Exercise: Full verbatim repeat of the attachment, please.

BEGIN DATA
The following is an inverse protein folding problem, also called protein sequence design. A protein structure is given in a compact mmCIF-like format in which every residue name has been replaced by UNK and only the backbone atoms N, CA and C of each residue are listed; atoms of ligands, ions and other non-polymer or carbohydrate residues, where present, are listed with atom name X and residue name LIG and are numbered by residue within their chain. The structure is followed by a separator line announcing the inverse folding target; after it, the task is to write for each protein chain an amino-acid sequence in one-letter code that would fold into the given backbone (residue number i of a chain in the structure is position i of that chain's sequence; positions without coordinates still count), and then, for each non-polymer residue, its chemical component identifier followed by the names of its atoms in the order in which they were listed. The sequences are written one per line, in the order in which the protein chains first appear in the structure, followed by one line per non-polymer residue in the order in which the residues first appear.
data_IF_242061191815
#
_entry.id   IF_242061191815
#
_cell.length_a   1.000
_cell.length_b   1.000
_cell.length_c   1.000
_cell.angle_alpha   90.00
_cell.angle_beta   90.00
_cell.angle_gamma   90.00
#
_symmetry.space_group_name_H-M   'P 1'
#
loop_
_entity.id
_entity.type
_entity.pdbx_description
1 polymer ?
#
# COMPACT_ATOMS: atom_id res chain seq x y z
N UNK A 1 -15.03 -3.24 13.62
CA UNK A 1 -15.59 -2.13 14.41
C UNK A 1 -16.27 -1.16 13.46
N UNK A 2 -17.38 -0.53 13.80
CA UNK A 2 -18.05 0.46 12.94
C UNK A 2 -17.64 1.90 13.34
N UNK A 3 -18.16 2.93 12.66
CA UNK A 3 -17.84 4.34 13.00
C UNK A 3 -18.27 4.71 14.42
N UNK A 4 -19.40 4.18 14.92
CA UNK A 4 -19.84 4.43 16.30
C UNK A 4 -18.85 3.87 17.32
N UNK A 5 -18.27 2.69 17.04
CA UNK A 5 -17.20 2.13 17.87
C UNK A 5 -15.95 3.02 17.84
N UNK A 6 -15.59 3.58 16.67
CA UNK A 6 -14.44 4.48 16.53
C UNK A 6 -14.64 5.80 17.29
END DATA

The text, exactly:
The following is an inverse protein folding problem, also called protein sequence design. A protein structure is given in a compact mmCIF-like format in which every residue name has been replaced by UNK and only the backbone atoms N, CA and C of each residue are listed; atoms of ligands, ions and other non-polymer or carbohydrate residues, where present, are listed with atom name X and residue name LIG and are numbered by residue within their chain. The structure is followed by a separator line announcing the inverse folding target; after it, the task is to write for each protein chain an amino-acid sequence in one-letter code that would fold into the given backbone (residue number i of a chain in the structure is position i of that chain's sequence; positions without coordinates still count), and then, for each non-polymer residue, its chemical component identifier followed by the names of its atoms in the order in which they were listed. The sequences are written one per line, in the order in which the protein chains first appear in the structure, followed by one line per non-polymer residue in the order in which the residues first appear.
data_IF_242061191815
#
_entry.id   IF_242061191815
#
_cell.length_a   1.000
_cell.length_b   1.000
_cell.length_c   1.000
_cell.angle_alpha   90.00
_cell.angle_beta   90.00
_cell.angle_gamma   90.00
#
_symmetry.space_group_name_H-M   'P 1'
#
loop_
_entity.id
_entity.type
_entity.pdbx_description
1 polymer ?
#
# COMPACT_ATOMS: atom_id res chain seq x y z
N UNK A 1 -15.03 -3.24 13.62
CA UNK A 1 -15.59 -2.13 14.41
C UNK A 1 -16.27 -1.16 13.46
N UNK A 2 -17.38 -0.53 13.80
CA UNK A 2 -18.05 0.46 12.94
C UNK A 2 -17.64 1.90 13.34
N UNK A 3 -18.16 2.93 12.66
CA UNK A 3 -17.84 4.34 13.00
C UNK A 3 -18.27 4.71 14.42
N UNK A 4 -19.40 4.18 14.92
CA UNK A 4 -19.84 4.43 16.30
C UNK A 4 -18.85 3.87 17.32
N UNK A 5 -18.27 2.69 17.04
CA UNK A 5 -17.20 2.13 17.87
C UNK A 5 -15.95 3.02 17.84
N UNK A 6 -15.59 3.58 16.67
CA UNK A 6 -14.44 4.48 16.53
C UNK A 6 -14.64 5.80 17.29